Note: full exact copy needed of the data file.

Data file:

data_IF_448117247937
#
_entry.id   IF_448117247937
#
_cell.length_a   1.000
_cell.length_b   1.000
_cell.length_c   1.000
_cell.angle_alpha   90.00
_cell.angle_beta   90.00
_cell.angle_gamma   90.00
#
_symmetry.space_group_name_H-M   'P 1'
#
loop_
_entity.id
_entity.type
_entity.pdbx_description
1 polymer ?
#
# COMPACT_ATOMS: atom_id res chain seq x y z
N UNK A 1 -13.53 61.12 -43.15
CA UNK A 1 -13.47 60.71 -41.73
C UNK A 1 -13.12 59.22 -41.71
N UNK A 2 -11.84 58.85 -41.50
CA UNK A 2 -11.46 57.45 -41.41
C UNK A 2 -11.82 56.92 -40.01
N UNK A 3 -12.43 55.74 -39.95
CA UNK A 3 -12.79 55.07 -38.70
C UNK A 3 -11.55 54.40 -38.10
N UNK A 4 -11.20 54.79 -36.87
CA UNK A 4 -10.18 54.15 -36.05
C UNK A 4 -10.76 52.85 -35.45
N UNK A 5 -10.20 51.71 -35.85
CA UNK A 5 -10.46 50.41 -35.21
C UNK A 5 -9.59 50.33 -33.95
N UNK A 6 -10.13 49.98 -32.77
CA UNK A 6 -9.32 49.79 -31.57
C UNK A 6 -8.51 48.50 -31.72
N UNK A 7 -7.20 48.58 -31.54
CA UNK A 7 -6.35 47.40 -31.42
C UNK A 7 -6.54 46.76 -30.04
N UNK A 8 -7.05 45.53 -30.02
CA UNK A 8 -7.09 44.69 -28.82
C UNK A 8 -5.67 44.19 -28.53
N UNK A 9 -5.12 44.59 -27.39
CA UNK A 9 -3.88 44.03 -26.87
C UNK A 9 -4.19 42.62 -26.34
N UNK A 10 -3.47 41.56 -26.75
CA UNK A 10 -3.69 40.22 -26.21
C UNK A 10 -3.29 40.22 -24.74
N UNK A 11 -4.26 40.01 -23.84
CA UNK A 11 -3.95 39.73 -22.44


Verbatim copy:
data_IF_448117247937
#
_entry.id   IF_448117247937
#
_cell.length_a   1.000
_cell.length_b   1.000
_cell.length_c   1.000
_cell.angle_alpha   90.00
_cell.angle_beta   90.00
_cell.angle_gamma   90.00
#
_symmetry.space_group_name_H-M   'P 1'
#
loop_
_entity.id
_entity.type
_entity.pdbx_description
1 polymer ?
#
# COMPACT_ATOMS: atom_id res chain seq x y z
N UNK A 1 -13.53 61.12 -43.15
CA UNK A 1 -13.47 60.71 -41.73
C UNK A 1 -13.12 59.22 -41.71
N UNK A 2 -11.84 58.85 -41.50
CA UNK A 2 -11.46 57.45 -41.41
C UNK A 2 -11.82 56.92 -40.01
N UNK A 3 -12.43 55.74 -39.95
CA UNK A 3 -12.79 55.07 -38.70
C UNK A 3 -11.55 54.40 -38.10
N UNK A 4 -11.20 54.79 -36.87
CA UNK A 4 -10.18 54.15 -36.05
C UNK A 4 -10.76 52.85 -35.45
N UNK A 5 -10.20 51.71 -35.85
CA UNK A 5 -10.46 50.41 -35.21
C UNK A 5 -9.59 50.33 -33.95
N UNK A 6 -10.13 49.98 -32.77
CA UNK A 6 -9.32 49.79 -31.57
C UNK A 6 -8.51 48.50 -31.72
N UNK A 7 -7.20 48.58 -31.54
CA UNK A 7 -6.35 47.40 -31.42
C UNK A 7 -6.54 46.76 -30.04
N UNK A 8 -7.05 45.53 -30.02
CA UNK A 8 -7.09 44.69 -28.82
C UNK A 8 -5.67 44.19 -28.53
N UNK A 9 -5.12 44.59 -27.39
CA UNK A 9 -3.88 44.03 -26.87
C UNK A 9 -4.19 42.62 -26.34
N UNK A 10 -3.47 41.56 -26.75
CA UNK A 10 -3.69 40.22 -26.21
C UNK A 10 -3.29 40.22 -24.74
N UNK A 11 -4.26 40.01 -23.84
CA UNK A 11 -3.95 39.73 -22.44